Abstract 297: The Evolving Role for Extracorporeal Membrane Oxygenator in Overwhelming Septic Shock
Advances in extracorporeal membrane oxygenator (ECMO) has improved survival in patients with respiratory failure or cardiac shock, however, the role in overwhelming sepsis is unclear.
Methods: We retrospectively reviewed of our experience with ECMO as salvage therapy for severe septic shock. Those weaned vs. not weaned from ECMO were compared.
Results: From 01/2009 to 12/2009, 14 patients were supported with peripheral ECMO (5 veno-arterial, 9 veno-veno) for severe shock secondary to Influenza H1N1 (n=8), necrotizing fascilitis (n=2), bacteremia/pneumonia (n=4). Average pre-ECMO SAPS-II predicted mortality was 61+/−26%. Four died on ECMO due to medical futility, 2 weaned patients died from pre-existing comorbidities. Those weaned were younger (30.2+/−9.3 vs 41.9+/−10.1 years, p=0.04), had ECMO initiated earlier after mechanical ventilation (0.9+/1.3 vs 8.5+/5.9 days, p<0.01), and had fewer days of support (9.5+/−4.8 vs 15+/−6.4, p=0.05). Surgical procedures on ECMO were common (3 thoracotomies, 1 laparotomy, 2 multiple tissue debridements, and 4 cannula revisions). 7 required dialysis (3 not wean, 4 weaned, p=NS) — all weaned resolved their renal failure. Pre-ECMO pH, PaO2, and SAPS-II scores were similar for those weaned vs not. Weaned patients were less hypercarbic (51±13 vs 78±33 mmHg, p=0.3) and more acidotic (base excess: -7±7 vs +2.1±9 mMol/l, p=0.03). All patients resolved precipitating infections. Hospital survival was 57%.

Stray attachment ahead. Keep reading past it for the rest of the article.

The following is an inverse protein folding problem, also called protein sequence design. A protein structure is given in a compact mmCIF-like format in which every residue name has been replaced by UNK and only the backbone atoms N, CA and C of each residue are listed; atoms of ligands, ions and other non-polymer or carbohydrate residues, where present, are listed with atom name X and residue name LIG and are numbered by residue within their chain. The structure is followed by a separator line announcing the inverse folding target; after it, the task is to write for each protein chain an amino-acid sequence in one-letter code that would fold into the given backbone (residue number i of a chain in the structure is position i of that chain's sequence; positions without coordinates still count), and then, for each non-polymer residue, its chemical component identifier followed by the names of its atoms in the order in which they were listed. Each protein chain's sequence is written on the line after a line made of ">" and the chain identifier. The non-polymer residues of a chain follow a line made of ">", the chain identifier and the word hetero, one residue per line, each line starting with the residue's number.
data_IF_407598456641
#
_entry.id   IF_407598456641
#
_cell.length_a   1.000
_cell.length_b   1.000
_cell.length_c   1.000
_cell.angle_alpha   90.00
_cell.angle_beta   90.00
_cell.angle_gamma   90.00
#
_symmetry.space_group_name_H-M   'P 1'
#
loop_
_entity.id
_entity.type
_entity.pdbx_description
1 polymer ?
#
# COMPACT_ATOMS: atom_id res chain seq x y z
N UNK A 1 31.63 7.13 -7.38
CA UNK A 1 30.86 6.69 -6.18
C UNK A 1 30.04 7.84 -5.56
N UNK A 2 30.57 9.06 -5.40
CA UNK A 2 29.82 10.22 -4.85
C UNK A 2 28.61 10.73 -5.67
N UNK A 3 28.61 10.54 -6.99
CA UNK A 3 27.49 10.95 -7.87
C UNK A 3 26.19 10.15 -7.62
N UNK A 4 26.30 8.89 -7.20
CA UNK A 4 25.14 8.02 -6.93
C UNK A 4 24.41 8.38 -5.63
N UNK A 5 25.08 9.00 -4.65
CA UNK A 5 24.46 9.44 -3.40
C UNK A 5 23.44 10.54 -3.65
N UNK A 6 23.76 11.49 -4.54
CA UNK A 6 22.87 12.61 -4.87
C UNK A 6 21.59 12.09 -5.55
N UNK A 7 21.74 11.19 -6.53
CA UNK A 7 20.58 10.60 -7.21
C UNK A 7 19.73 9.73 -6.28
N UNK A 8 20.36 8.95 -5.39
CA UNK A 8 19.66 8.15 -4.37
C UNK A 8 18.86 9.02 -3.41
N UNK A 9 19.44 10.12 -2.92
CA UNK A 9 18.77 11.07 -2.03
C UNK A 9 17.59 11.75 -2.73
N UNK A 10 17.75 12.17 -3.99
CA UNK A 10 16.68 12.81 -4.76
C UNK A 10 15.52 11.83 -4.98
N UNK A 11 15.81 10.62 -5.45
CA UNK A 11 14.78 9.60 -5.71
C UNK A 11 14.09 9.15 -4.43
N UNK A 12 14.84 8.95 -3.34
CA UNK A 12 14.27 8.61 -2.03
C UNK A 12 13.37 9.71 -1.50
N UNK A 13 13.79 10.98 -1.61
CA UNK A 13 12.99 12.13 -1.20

Conclusions: ECMO may be an option for patients whose cardiac/respiratory function may inadequately support the metabolic demands until their sepsis is controlled. Younger patients treated earlier by ECMO, with fewer co-morbidities had better outcomes. Prolonged intubation and compensated hypercarbia are poor prognostic indicators.
- © 2010 by American Heart Association, Inc.